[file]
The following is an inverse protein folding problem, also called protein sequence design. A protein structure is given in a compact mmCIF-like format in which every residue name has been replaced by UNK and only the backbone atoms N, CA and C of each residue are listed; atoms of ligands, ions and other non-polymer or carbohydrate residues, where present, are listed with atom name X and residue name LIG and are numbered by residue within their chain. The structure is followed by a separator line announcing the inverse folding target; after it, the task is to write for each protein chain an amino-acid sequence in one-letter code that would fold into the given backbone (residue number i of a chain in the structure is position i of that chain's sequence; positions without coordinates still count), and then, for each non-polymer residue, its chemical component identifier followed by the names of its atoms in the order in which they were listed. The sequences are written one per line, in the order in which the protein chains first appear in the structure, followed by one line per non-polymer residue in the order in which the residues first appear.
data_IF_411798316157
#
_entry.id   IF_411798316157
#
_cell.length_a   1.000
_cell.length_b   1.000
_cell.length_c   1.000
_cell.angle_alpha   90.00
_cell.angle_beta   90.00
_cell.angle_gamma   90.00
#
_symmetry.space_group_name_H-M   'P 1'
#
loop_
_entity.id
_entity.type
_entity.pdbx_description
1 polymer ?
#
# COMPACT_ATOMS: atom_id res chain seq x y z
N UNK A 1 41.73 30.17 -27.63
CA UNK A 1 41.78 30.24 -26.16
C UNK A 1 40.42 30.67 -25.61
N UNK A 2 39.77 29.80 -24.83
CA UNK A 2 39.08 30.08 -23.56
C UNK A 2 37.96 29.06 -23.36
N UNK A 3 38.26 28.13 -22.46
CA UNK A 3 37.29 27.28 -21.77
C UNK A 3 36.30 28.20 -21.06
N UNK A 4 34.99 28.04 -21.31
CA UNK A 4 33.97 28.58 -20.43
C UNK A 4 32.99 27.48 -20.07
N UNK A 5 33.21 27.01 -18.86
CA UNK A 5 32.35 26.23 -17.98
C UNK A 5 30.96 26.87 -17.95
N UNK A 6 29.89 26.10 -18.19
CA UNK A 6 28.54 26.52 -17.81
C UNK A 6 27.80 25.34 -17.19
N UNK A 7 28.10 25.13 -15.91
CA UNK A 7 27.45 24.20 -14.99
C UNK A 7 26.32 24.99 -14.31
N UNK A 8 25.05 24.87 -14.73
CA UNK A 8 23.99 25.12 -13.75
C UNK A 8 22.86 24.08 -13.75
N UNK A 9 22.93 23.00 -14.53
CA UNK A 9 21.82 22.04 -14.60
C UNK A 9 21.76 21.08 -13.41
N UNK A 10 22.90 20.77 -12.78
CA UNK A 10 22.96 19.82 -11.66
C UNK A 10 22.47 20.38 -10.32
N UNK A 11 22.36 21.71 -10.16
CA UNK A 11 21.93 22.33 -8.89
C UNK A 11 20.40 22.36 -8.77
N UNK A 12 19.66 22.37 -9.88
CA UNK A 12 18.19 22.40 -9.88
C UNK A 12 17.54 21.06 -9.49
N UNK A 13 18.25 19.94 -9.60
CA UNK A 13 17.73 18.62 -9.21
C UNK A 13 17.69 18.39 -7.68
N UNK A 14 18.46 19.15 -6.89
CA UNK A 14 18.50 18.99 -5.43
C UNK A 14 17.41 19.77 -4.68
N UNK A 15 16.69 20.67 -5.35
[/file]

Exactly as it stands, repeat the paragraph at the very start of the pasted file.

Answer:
The following is an inverse protein folding problem, also called protein sequence design. A protein structure is given in a compact mmCIF-like format in which every residue name has been replaced by UNK and only the backbone atoms N, CA and C of each residue are listed; atoms of ligands, ions and other non-polymer or carbohydrate residues, where present, are listed with atom name X and residue name LIG and are numbered by residue within their chain. The structure is followed by a separator line announcing the inverse folding target; after it, the task is to write for each protein chain an amino-acid sequence in one-letter code that would fold into the given backbone (residue number i of a chain in the structure is position i of that chain's sequence; positions without coordinates still count), and then, for each non-polymer residue, its chemical component identifier followed by the names of its atoms in the order in which they were listed. The sequences are written one per line, in the order in which the protein chains first appear in the structure, followed by one line per non-polymer residue in the order in which the residues first appear.